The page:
Protesters’ words echo Roosevelt’s park dedication speech

Oct. 14, 2013 @ 12:12 AM

A protest in the National Park Saturday highlighted well the problems with a government shutdown.

Both sides in the argument of the park’s closure have valid points that are easily understandable.

The government claims the park must be closed to the public — even the backcountry — because of the liability associated with it being unstaffed. They also worry unauthorized users would no longer obey the laws of the land when it comes to caring for the park’s special areas.

Protesters have another view entirely. The land for the public park was taken by the government to be public land, therefore it belongs to the public — all the time.

In fact, President Franklin Delano Roosevelt would likely have a similar view.

Upon dedicating the park on Sept. 2, 1940, Roosevelt delivered a speech that still applies today.

“It is good and right that we should conserve these mountain heights of the old frontier for the benefit of the American people,” he said. “But in this hour we have to safeguard a greater thing: the right of the people of this country to live as free men. Our vital task of conservation is to preserve the freedom that our forefathers won in this land …”

While speaking about the on-going concern of World War II and the scourge of the Nazi spread across Europe, Roosevelt spoke words that ring true, to some degree, with the current situation embroiling our federal government.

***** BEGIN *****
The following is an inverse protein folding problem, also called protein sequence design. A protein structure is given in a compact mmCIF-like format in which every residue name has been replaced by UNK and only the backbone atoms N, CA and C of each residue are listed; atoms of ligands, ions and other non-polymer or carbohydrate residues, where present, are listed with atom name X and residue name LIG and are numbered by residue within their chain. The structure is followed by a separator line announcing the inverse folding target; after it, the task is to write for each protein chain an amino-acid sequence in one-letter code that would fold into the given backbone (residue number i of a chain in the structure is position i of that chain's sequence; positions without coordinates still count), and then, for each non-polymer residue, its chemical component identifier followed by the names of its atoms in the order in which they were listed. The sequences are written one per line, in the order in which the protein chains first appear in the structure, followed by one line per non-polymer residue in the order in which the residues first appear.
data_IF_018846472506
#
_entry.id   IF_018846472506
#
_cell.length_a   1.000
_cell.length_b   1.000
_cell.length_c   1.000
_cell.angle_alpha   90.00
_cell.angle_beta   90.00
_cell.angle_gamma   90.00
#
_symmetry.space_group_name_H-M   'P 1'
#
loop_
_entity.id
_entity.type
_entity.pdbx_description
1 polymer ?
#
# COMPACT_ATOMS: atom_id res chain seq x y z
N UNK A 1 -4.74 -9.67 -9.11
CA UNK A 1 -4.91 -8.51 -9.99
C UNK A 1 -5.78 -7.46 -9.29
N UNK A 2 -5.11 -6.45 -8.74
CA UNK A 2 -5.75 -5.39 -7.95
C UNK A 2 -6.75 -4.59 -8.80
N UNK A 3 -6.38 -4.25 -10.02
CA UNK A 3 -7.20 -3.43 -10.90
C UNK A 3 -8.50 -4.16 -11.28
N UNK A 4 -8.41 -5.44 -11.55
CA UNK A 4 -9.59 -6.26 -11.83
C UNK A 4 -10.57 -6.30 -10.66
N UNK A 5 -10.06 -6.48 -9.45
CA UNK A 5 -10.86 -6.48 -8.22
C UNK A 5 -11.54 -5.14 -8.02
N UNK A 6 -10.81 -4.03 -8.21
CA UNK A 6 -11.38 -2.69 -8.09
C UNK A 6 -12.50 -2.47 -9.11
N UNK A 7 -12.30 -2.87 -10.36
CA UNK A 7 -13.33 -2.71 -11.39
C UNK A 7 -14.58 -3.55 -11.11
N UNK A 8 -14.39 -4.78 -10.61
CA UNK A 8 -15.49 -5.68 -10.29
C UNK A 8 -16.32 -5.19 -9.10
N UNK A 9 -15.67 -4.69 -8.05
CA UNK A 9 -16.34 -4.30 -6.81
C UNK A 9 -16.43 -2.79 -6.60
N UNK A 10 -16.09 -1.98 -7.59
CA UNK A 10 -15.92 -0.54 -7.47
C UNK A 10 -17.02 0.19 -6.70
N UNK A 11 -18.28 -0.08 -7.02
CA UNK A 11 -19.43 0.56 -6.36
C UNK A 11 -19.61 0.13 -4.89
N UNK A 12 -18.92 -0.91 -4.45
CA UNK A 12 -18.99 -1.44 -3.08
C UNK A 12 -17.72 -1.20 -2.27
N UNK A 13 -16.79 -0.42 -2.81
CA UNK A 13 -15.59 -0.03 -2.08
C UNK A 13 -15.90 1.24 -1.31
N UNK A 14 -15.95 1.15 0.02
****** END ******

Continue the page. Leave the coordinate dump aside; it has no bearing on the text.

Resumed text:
“I hope … that one hundred years from now the Great Smoky National Park will still belong in practice, as well as in theory, to the people of a free nation,” he said. “I hope it will not belong to them in theory alone and that in practice the ownership of this Park will not be in the hands of some strange kind of Government puppet … I hope the use of it will not be confined to people who come hither on Government specified days and on Government directed tours.”

While Roosevelt’s concern was borne from the threat of the battles raging overseas, the comparisons to the situation today are only natural.

It’s likely that Saturday protest — which was mainly symbolic — will have no effect on the outcome of the government shutdown, or the closure of the park. But it’s reasons like this that the forefathers had the foresight to include freedom of speech in the Bill of Rights.

Sometimes you have to take a stand.